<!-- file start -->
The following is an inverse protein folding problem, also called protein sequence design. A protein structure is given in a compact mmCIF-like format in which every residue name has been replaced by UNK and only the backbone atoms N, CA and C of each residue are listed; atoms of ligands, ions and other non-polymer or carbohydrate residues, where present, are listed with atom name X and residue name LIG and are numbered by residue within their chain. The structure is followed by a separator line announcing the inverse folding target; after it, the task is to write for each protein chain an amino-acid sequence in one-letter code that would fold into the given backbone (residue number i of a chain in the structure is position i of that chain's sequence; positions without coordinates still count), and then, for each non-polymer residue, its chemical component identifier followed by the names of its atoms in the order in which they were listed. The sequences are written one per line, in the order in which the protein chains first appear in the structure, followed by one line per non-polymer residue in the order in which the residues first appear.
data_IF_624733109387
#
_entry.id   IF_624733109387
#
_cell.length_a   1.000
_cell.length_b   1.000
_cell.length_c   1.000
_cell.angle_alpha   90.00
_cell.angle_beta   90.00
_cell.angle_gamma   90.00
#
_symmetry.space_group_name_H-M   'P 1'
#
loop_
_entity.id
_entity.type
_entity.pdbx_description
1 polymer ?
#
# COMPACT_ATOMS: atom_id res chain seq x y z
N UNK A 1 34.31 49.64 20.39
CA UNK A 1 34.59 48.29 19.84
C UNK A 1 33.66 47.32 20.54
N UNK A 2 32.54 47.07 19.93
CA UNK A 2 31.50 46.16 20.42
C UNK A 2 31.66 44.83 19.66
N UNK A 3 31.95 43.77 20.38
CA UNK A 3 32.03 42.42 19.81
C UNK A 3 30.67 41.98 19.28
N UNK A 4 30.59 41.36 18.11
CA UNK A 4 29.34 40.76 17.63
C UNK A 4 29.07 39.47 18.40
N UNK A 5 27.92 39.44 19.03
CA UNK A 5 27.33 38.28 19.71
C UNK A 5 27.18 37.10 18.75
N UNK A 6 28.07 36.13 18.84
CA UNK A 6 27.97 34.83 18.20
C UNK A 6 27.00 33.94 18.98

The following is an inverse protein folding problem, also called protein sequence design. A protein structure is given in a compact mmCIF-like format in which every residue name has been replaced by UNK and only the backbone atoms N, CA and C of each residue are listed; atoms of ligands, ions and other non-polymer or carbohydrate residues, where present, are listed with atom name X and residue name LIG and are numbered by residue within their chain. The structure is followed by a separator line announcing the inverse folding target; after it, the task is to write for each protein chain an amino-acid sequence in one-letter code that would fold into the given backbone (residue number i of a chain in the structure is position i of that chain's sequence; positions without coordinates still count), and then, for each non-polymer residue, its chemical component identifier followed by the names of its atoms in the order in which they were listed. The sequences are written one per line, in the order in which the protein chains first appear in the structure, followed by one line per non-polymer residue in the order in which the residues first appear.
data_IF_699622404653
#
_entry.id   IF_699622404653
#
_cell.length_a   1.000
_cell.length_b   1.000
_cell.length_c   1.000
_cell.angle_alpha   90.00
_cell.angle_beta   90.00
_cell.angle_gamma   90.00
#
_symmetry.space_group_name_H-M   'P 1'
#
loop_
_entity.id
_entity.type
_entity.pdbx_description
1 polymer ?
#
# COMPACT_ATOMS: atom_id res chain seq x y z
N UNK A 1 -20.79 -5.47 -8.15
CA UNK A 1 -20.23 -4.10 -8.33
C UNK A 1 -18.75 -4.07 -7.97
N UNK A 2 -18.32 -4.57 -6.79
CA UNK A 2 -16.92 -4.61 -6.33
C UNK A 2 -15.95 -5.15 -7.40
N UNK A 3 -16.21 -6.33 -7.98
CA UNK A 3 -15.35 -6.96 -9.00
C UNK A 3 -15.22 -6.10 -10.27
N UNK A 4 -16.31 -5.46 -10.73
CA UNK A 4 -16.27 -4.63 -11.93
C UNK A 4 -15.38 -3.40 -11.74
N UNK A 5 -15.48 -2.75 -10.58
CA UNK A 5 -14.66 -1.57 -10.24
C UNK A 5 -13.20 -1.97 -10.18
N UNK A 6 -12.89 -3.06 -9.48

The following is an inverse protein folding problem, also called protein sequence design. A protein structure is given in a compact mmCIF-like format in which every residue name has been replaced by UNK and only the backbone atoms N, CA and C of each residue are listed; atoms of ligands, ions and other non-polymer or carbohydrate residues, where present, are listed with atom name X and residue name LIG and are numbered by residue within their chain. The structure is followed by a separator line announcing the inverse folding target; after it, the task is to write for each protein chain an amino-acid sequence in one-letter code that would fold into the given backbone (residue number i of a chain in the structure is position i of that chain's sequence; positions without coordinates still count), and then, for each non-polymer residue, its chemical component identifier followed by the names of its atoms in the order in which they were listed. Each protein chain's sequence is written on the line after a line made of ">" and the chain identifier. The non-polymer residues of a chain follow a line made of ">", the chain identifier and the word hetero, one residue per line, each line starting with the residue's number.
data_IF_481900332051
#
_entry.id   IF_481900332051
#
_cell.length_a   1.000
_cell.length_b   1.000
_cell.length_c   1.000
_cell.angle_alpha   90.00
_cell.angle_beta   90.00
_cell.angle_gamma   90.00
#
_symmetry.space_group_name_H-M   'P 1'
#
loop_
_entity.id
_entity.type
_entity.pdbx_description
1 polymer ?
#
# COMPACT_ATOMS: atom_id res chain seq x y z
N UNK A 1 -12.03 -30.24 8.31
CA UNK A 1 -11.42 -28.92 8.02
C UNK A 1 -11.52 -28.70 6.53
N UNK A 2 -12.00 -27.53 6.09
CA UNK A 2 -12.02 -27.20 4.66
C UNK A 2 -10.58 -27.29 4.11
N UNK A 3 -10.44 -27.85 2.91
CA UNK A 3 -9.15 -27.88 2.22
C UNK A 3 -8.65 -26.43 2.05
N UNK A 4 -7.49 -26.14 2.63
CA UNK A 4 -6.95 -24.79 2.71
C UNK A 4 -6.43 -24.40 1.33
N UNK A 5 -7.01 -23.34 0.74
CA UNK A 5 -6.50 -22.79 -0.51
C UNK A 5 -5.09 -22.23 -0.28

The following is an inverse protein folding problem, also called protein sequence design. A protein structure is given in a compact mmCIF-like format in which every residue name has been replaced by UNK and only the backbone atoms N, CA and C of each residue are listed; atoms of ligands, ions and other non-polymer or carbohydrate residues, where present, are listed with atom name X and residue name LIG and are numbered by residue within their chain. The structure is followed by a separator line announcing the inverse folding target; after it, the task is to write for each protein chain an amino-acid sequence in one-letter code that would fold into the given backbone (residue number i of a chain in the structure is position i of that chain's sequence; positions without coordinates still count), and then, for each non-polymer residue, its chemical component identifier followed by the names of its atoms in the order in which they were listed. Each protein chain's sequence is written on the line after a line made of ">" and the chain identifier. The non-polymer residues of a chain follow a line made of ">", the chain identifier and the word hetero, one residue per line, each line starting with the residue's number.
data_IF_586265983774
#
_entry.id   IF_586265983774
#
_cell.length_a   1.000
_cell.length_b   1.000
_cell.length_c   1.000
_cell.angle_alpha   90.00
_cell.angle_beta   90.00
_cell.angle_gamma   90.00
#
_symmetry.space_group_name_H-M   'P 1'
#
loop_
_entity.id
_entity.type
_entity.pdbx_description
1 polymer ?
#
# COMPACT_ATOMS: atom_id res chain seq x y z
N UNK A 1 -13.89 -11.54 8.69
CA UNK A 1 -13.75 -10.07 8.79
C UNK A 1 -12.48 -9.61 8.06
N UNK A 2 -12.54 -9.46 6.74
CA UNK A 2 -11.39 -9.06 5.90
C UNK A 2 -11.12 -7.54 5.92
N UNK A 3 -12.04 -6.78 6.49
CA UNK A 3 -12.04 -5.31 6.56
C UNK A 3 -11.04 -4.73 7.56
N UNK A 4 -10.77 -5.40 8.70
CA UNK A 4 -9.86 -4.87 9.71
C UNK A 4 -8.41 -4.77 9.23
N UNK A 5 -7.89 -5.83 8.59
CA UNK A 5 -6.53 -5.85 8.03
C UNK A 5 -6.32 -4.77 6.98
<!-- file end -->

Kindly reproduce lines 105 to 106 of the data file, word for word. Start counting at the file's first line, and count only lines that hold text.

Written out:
CA UNK A 3 -9.15 -27.88 2.22
C UNK A 3 -8.65 -26.43 2.05